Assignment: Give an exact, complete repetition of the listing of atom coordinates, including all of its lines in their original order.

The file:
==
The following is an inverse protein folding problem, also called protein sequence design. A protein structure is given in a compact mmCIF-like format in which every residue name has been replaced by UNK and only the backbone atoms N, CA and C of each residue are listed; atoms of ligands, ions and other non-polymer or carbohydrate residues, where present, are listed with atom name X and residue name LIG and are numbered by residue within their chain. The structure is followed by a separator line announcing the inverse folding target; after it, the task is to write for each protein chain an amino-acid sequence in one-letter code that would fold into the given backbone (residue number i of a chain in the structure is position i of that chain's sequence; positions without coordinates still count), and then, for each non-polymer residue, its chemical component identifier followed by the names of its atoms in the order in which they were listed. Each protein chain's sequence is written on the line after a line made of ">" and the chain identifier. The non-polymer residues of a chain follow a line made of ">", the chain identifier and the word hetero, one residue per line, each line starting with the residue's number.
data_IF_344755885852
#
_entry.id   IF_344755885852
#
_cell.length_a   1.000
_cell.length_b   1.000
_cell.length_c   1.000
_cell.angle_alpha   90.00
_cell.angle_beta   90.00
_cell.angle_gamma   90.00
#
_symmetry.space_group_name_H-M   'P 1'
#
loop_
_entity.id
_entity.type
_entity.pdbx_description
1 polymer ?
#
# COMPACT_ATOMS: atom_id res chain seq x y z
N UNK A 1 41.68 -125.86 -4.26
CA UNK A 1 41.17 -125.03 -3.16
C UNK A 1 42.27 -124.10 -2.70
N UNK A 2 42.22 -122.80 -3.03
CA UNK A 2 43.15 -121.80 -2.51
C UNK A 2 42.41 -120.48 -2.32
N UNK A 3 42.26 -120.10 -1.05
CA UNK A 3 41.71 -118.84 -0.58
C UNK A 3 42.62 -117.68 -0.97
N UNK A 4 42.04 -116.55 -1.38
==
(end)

The following is an inverse protein folding problem, also called protein sequence design. A protein structure is given in a compact mmCIF-like format in which every residue name has been replaced by UNK and only the backbone atoms N, CA and C of each residue are listed; atoms of ligands, ions and other non-polymer or carbohydrate residues, where present, are listed with atom name X and residue name LIG and are numbered by residue within their chain. The structure is followed by a separator line announcing the inverse folding target; after it, the task is to write for each protein chain an amino-acid sequence in one-letter code that would fold into the given backbone (residue number i of a chain in the structure is position i of that chain's sequence; positions without coordinates still count), and then, for each non-polymer residue, its chemical component identifier followed by the names of its atoms in the order in which they were listed. Each protein chain's sequence is written on the line after a line made of ">" and the chain identifier. The non-polymer residues of a chain follow a line made of ">", the chain identifier and the word hetero, one residue per line, each line starting with the residue's number.
data_IF_344755885852
#
_entry.id   IF_344755885852
#
_cell.length_a   1.000
_cell.length_b   1.000
_cell.length_c   1.000
_cell.angle_alpha   90.00
_cell.angle_beta   90.00
_cell.angle_gamma   90.00
#
_symmetry.space_group_name_H-M   'P 1'
#
loop_
_entity.id
_entity.type
_entity.pdbx_description
1 polymer ?
#
# COMPACT_ATOMS: atom_id res chain seq x y z
N UNK A 1 41.68 -125.86 -4.26
CA UNK A 1 41.17 -125.03 -3.16
C UNK A 1 42.27 -124.10 -2.70
N UNK A 2 42.22 -122.80 -3.03
CA UNK A 2 43.15 -121.80 -2.51
C UNK A 2 42.41 -120.48 -2.32
N UNK A 3 42.26 -120.10 -1.05
CA UNK A 3 41.71 -118.84 -0.58
C UNK A 3 42.62 -117.68 -0.97
N UNK A 4 42.04 -116.55 -1.38